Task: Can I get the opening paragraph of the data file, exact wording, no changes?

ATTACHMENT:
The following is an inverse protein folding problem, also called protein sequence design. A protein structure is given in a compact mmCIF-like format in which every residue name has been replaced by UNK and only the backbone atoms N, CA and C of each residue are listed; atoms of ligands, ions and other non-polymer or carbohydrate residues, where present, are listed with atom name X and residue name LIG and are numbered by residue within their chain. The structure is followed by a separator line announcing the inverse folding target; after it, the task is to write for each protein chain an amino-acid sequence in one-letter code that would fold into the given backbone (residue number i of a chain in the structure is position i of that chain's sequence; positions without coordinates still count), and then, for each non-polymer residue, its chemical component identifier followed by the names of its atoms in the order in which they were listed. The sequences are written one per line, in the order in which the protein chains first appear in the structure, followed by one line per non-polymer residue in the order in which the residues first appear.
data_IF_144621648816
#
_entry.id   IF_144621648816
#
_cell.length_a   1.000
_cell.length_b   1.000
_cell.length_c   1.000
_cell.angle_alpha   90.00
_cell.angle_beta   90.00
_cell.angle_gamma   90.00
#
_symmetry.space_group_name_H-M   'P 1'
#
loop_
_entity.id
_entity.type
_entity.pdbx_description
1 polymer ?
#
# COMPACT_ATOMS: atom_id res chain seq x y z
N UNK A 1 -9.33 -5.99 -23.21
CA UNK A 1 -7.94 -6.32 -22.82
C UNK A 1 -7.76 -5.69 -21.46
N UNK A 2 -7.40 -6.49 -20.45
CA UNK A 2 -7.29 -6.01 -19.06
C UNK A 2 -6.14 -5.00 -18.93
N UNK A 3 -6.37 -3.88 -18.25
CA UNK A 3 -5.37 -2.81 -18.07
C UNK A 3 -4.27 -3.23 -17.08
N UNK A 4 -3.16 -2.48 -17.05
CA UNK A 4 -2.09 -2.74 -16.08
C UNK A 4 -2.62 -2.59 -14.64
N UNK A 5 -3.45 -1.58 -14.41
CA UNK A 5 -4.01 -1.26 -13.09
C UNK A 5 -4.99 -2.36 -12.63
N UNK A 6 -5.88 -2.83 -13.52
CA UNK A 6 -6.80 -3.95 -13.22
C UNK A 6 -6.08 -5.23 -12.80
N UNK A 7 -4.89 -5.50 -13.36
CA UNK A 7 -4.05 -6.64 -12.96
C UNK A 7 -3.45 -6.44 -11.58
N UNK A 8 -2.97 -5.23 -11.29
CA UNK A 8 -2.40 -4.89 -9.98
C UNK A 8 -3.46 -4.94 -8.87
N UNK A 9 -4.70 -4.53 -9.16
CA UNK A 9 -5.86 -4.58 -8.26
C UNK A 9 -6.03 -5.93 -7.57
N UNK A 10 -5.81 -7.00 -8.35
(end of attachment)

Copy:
The following is an inverse protein folding problem, also called protein sequence design. A protein structure is given in a compact mmCIF-like format in which every residue name has been replaced by UNK and only the backbone atoms N, CA and C of each residue are listed; atoms of ligands, ions and other non-polymer or carbohydrate residues, where present, are listed with atom name X and residue name LIG and are numbered by residue within their chain. The structure is followed by a separator line announcing the inverse folding target; after it, the task is to write for each protein chain an amino-acid sequence in one-letter code that would fold into the given backbone (residue number i of a chain in the structure is position i of that chain's sequence; positions without coordinates still count), and then, for each non-polymer residue, its chemical component identifier followed by the names of its atoms in the order in which they were listed. The sequences are written one per line, in the order in which the protein chains first appear in the structure, followed by one line per non-polymer residue in the order in which the residues first appear.